Research Interests: Current research involves investigation of Arctic clouds and aerosol characteristics using radar, radiometers, and lidar. Observed cloud properties include water contents, phase, vertical distribution and optical properties which are considered to be important in determining how clouds will impact atmospheric radiation budgets, and how energy will be exchanged between the surface and the atmosphere. A primary objective is to collect long-time records of clouds to directly measure how they change over different seasons, and from year to year. These data sets will be important in determining the processes and mechanisms force climate change so we can answer not only "how" but "why" our environment is changing. An important component of this activity is to compare these surface data sets to satellite observations of cloud properties and to develop improved representation of Arctic clouds in climate models.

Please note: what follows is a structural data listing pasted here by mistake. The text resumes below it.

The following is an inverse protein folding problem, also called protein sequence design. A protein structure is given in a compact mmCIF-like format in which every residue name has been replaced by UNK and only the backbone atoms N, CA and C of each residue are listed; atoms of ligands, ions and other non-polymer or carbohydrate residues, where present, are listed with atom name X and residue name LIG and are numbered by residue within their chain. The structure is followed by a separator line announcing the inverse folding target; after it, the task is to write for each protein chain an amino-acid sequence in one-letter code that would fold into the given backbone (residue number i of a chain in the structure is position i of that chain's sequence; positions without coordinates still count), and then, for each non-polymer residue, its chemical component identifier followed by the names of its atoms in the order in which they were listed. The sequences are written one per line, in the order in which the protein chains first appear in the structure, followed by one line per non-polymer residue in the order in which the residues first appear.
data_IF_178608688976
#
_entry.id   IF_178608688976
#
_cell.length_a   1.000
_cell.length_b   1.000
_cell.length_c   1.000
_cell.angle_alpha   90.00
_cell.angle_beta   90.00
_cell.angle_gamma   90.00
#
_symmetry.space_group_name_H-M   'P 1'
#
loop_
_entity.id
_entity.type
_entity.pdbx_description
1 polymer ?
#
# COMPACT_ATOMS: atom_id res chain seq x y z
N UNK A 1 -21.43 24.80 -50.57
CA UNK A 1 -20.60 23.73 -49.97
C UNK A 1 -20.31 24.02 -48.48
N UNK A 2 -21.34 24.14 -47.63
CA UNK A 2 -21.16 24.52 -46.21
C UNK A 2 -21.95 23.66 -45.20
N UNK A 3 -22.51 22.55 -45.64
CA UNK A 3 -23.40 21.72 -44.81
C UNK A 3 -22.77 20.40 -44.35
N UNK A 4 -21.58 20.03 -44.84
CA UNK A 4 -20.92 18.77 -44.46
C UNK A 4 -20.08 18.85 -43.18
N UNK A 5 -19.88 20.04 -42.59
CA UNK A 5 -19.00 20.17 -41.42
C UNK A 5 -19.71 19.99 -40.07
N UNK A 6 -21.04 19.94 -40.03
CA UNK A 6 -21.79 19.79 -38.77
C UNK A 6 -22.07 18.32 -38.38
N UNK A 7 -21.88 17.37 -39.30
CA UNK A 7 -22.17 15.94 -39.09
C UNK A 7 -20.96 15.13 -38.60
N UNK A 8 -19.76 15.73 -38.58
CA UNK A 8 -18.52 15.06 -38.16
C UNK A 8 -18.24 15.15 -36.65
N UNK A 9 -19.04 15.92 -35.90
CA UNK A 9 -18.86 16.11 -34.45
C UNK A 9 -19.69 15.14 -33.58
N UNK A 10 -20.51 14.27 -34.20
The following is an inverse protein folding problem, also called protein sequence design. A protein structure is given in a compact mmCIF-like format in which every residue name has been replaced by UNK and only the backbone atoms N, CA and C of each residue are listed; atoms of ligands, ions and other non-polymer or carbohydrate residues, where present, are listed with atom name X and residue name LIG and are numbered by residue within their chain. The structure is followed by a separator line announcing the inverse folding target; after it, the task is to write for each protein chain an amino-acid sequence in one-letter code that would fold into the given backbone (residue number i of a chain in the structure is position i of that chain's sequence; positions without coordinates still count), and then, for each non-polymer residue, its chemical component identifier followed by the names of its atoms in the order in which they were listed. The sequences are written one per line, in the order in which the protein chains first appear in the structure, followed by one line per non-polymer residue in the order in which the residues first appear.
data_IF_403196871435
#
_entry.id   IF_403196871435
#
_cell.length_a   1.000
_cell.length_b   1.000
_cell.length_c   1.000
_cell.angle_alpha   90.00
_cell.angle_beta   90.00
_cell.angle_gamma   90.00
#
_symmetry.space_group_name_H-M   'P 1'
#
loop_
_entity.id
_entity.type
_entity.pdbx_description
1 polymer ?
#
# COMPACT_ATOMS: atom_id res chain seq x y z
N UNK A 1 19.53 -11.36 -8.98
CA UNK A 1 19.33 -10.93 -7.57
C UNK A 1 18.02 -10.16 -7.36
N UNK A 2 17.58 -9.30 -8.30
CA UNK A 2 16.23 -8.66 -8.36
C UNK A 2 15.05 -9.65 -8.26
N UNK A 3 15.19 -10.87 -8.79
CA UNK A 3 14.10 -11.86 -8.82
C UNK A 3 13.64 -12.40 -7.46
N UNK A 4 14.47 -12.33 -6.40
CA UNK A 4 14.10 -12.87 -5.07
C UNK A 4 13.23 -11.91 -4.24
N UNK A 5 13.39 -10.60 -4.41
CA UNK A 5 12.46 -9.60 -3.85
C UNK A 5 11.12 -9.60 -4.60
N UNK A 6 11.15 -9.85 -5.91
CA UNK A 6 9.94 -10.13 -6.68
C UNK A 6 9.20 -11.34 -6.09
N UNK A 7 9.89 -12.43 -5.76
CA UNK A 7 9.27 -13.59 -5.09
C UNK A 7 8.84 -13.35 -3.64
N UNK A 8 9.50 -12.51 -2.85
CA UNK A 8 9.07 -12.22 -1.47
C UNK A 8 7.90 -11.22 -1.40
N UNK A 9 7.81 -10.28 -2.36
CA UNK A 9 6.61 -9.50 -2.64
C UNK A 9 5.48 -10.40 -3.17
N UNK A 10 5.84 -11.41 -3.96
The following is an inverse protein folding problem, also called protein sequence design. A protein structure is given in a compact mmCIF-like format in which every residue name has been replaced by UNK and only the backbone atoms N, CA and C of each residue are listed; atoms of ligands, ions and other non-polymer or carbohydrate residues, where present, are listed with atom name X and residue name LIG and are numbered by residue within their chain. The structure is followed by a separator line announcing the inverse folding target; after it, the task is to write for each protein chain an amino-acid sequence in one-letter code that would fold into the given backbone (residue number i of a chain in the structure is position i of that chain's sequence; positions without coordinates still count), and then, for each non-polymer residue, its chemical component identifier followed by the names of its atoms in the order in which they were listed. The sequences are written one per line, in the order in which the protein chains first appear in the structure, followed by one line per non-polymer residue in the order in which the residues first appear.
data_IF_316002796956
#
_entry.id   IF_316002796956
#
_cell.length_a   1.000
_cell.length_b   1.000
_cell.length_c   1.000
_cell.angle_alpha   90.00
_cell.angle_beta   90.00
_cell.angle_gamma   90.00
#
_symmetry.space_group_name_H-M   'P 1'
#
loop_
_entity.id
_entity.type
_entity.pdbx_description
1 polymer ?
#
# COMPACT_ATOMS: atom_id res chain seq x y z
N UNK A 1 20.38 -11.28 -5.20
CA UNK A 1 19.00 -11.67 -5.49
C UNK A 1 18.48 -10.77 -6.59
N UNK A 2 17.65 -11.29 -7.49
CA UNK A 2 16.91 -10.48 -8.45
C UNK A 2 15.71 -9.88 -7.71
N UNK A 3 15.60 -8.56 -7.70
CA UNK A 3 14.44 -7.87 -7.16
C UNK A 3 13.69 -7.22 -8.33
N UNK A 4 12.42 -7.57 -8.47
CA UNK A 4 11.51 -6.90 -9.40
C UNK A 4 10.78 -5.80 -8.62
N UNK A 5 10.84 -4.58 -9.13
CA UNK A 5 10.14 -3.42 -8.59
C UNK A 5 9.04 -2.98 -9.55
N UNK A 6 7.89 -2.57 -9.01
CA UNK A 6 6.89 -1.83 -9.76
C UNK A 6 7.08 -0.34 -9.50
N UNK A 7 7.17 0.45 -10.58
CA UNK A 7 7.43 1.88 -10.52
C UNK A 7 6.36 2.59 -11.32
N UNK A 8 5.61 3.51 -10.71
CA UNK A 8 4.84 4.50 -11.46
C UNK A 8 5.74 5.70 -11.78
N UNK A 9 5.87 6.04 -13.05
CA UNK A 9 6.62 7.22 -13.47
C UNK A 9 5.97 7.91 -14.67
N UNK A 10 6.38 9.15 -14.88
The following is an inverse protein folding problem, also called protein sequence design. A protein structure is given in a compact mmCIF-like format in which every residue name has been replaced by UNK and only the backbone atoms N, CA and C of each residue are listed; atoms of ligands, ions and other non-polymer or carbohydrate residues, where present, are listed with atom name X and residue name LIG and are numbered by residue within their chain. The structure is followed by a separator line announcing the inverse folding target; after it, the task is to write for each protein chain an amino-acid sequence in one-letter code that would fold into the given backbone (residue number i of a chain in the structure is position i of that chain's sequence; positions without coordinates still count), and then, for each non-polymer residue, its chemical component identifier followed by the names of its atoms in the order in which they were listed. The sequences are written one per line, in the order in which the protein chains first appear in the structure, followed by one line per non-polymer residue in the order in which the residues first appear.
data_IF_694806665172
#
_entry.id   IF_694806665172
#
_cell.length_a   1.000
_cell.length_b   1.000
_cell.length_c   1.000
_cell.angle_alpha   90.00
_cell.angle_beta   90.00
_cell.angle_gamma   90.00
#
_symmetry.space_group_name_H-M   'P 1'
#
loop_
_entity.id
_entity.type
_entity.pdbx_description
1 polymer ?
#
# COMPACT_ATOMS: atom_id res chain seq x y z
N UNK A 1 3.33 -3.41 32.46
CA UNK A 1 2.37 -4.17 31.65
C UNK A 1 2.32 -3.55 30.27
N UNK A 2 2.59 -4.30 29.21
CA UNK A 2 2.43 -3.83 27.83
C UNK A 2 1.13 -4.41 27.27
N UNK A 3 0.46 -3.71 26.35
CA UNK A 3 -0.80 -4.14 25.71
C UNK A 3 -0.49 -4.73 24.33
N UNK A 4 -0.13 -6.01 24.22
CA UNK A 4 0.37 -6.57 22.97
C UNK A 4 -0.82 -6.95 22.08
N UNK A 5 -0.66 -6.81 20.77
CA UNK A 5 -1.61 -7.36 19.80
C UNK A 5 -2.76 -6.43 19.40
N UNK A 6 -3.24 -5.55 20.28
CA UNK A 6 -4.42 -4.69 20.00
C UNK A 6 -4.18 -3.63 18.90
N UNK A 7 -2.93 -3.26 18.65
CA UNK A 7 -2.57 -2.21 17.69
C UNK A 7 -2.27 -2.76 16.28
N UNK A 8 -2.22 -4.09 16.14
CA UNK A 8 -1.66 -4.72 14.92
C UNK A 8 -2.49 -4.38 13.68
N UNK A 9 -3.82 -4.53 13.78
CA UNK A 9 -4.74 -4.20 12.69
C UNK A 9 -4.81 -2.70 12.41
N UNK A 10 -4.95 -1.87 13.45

Current Activities: Since 2004 an active program has been pursued of installing atmospheric observing instrumentation in Alert and Eureka Canada including radiometers for measuring atmospheric surface radiation balances/fluxes and cloud radars, radars and interferometers for measuring properties of clouds and aerosols in the lower atmosphere. These intensive measurements are designed to be directly comparable to measurements taken in Barrow, Alaska so that atmospheric proesses in two important and distinct Arctic regions can be compared. Preliminary planning is in progress to establish an atmospheric observatory site in Tiksi, Russia.